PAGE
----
How France’s cheese-eating surrender monkeys became interventionist gorillas
What’s more surprising is that the socialist Hollande is following in Sarkozy’s footsteps. For Jean-Pierre Maulny, co-director of IRIS, one of France’s leading strategic research institutes, this is because “many of the defense and foreign affairs ministries’ top civil servants have kept their positions” despite the change in power. In January 2013, Hollande decided to send French troops on their own to rid Mali of extremist groups that had taken control of the northern part of the country. (Washington sent cargo planes, but no ground troops.)
But while interventions in Libya and Syria can be attributed to France’s new readiness to assume responsibilities in cases of violations of human rights, Mali was different. “There was a direct threat to national security” notes Maulny.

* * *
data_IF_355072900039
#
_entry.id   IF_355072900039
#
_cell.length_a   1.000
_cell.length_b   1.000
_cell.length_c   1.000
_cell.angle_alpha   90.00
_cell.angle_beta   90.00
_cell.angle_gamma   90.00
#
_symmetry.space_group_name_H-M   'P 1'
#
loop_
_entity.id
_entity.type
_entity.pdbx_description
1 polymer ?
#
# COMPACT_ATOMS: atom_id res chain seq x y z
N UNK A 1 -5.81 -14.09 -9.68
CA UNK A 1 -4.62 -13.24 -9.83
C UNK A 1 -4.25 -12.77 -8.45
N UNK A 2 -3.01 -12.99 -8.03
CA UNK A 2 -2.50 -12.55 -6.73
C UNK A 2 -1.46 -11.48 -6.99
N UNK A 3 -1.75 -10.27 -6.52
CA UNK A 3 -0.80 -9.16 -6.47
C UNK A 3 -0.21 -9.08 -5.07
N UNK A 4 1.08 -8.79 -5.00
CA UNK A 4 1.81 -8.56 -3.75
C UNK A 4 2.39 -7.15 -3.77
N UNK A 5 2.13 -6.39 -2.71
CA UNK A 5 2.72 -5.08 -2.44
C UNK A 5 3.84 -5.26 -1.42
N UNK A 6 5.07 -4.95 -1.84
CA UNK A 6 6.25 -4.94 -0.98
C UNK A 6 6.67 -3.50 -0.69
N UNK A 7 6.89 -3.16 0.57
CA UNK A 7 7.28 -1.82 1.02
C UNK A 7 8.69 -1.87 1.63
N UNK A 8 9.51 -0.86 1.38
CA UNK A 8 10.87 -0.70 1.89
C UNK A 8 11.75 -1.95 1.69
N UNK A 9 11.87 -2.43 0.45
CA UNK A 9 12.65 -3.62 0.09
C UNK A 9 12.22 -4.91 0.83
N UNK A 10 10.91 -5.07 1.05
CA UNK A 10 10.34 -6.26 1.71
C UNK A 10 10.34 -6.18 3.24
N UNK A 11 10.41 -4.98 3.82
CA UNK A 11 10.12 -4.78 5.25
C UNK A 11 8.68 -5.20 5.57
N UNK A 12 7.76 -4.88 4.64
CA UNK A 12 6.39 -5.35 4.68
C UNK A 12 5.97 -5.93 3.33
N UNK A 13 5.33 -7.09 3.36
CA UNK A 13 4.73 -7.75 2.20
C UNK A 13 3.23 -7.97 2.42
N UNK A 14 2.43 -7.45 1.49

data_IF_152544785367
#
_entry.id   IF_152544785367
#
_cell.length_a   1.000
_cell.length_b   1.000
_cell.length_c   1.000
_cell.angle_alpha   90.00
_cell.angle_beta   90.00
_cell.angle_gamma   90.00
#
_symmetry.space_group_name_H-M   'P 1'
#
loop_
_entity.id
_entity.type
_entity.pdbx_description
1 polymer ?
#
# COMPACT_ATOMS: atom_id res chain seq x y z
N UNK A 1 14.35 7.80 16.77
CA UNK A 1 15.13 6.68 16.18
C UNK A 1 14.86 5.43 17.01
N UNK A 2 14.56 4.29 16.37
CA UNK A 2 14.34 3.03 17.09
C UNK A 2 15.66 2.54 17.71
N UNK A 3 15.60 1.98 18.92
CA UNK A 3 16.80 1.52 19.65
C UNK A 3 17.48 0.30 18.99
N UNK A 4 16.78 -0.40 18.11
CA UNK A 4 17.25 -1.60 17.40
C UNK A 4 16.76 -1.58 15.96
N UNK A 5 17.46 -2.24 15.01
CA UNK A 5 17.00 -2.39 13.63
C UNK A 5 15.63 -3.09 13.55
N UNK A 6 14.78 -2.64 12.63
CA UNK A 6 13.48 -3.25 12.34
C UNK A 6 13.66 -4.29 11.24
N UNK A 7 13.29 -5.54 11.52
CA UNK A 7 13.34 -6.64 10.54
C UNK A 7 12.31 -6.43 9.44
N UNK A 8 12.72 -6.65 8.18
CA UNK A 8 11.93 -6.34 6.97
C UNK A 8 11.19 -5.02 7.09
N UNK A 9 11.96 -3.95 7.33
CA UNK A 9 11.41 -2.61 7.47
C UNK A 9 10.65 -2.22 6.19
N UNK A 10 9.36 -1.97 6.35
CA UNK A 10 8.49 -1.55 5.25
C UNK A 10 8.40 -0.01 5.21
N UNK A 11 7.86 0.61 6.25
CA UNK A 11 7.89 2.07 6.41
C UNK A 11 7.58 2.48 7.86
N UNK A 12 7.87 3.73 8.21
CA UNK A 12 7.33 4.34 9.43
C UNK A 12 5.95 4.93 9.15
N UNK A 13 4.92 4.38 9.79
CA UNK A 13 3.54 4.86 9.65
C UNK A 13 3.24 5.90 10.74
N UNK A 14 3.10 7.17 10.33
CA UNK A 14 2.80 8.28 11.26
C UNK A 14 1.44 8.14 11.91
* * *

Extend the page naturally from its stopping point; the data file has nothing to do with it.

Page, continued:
France recorded a swift success in Mali, and Hollande’s dismal approval ratings improved temporarily. Today, even before an intervention In Syria, latest polls suggest he already gained a bit of popularity just by talking tough. He will certainly take this into account as pressure is growing for him to call a Parliament vote like his allies.
“The best case for a diversionary war is when a leader is unpopular for economic reasons as opposed to personal scandals, which does fit Hollande’s situation” explains David Burbach, associate professor of National Security Affairs at the U.S. Naval War College. He will certainly take this into account as pressure is growing for him to call a Parliamentary vote of his own.